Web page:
We do not allow you to opt-out of our certain cookies, as they are necessary to ensure the proper functioning of our website (such as prompting our cookie banner and remembering your privacy choices) and/or to monitor site performance. These cookies are not used in a way that constitutes a “sale” of your data under the CCPA. You can set your browser to block or alert you about these cookies, but some parts of the site will not work as intended if you do so. You can usually find these settings in the Options or Preferences menu of your browser. Visit www.allaboutcookies.org to learn more.

Functional Cookies

We do not allow you to opt-out of our certain cookies, as they are necessary to ensure the proper functioning of our website (such as prompting our cookie banner and remembering your privacy choices) and/or to monitor site performance. These cookies are not used in a way that constitutes a “sale” of your data under the CCPA. You can set your browser to block or alert you about these cookies, but some parts of the site will not work as intended if you do so. You can usually find these settings in the Options or Preferences menu of your browser. Visit www.allaboutcookies.org to learn more.

Performance Cookies

We do not allow you to opt-out of our certain cookies, as they are necessary to ensure the proper functioning of our website (such as prompting our cookie banner and remembering your privacy choices) and/or to monitor site performance. These cookies are not used in a way that constitutes a “sale” of your data under the CCPA. You can set your browser to block or alert you about these cookies, but some parts of the site will not work as intended if you do so. You can usually find these settings in the Options or Preferences menu of your browser. Visit www.allaboutcookies.org to learn more.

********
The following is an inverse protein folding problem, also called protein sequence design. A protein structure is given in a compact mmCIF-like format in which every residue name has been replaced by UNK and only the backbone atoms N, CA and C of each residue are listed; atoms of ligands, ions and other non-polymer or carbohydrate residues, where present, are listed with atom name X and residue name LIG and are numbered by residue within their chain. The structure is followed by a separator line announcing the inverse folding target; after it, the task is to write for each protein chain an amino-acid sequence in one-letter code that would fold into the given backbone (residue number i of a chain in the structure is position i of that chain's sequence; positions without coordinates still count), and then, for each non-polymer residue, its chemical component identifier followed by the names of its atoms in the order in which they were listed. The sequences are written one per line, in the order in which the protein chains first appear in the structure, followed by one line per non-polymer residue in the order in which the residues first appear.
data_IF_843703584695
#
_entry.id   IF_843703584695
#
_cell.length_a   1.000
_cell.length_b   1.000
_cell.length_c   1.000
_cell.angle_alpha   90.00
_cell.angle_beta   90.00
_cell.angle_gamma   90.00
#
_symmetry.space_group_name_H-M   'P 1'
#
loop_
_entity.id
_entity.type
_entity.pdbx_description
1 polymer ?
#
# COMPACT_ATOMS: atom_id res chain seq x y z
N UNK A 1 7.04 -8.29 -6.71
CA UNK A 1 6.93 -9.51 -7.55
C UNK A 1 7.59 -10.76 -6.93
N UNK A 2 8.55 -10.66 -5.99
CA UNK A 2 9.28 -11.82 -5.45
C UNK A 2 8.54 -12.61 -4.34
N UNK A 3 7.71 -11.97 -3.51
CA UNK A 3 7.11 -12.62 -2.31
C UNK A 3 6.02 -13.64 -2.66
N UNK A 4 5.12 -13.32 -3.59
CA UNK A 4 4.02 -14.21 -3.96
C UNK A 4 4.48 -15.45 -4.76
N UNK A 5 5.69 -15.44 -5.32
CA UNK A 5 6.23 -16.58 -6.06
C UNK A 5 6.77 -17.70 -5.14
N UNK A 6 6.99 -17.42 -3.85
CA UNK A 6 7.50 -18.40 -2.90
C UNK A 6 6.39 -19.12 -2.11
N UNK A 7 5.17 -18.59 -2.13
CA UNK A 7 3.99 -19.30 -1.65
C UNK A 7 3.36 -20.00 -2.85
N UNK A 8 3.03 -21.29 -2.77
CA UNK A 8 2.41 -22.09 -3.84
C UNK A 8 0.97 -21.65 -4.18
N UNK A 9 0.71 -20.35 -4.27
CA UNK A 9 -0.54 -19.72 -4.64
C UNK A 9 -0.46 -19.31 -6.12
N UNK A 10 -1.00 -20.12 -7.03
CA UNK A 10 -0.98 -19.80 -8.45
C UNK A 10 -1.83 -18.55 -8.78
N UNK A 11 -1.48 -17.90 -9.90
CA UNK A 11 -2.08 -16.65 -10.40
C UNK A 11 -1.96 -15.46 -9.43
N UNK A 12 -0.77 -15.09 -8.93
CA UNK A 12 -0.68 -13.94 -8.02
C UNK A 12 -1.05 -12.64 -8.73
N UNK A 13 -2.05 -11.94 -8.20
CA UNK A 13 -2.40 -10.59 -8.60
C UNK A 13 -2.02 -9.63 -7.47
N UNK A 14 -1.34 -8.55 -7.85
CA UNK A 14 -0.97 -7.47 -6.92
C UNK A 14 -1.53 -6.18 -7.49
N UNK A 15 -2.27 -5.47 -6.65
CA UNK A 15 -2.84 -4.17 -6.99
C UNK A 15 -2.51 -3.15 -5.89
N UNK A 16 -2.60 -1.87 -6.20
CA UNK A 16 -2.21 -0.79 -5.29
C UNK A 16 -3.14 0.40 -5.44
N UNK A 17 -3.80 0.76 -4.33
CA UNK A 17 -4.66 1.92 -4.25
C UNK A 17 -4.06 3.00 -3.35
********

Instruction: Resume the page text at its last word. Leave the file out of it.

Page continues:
Sale of Personal Data

We also use cookies to personalize your experience on our websites, including by determining the most relevant content and advertisements to show you, and to monitor site traffic and performance, so that we may improve our websites and your experience. You may opt out of our use of such cookies (and the associated “sale” of your Personal Information) by using this toggle switch. You will still see some advertising, regardless of your selection. Because we do not track you across different devices, browsers and GEMG properties, your selection will take effect only on this browser, this device and this website.

Social Media Cookies

We also use cookies to personalize your experience on our websites, including by determining the most relevant content and advertisements to show you, and to monitor site traffic and performance, so that we may improve our websites and your experience. You may opt out of our use of such cookies (and the associated “sale” of your Personal Information) by using this toggle switch. You will still see some advertising, regardless of your selection. Because we do not track you across different devices, browsers and GEMG properties, your selection will take effect only on this browser, this device and this website.

Targeting Cookies

We also use cookies to personalize your experience on our websites, including by determining the most relevant content and advertisements to show you, and to monitor site traffic and performance, so that we may improve our websites and your experience. You may opt out of our use of such cookies (and the associated “sale” of your Personal Information) by using this toggle switch. You will still see some advertising, regardless of your selection. Because we do not track you across different devices, browsers and GEMG properties, your selection will take effect only on this browser, this device and this website.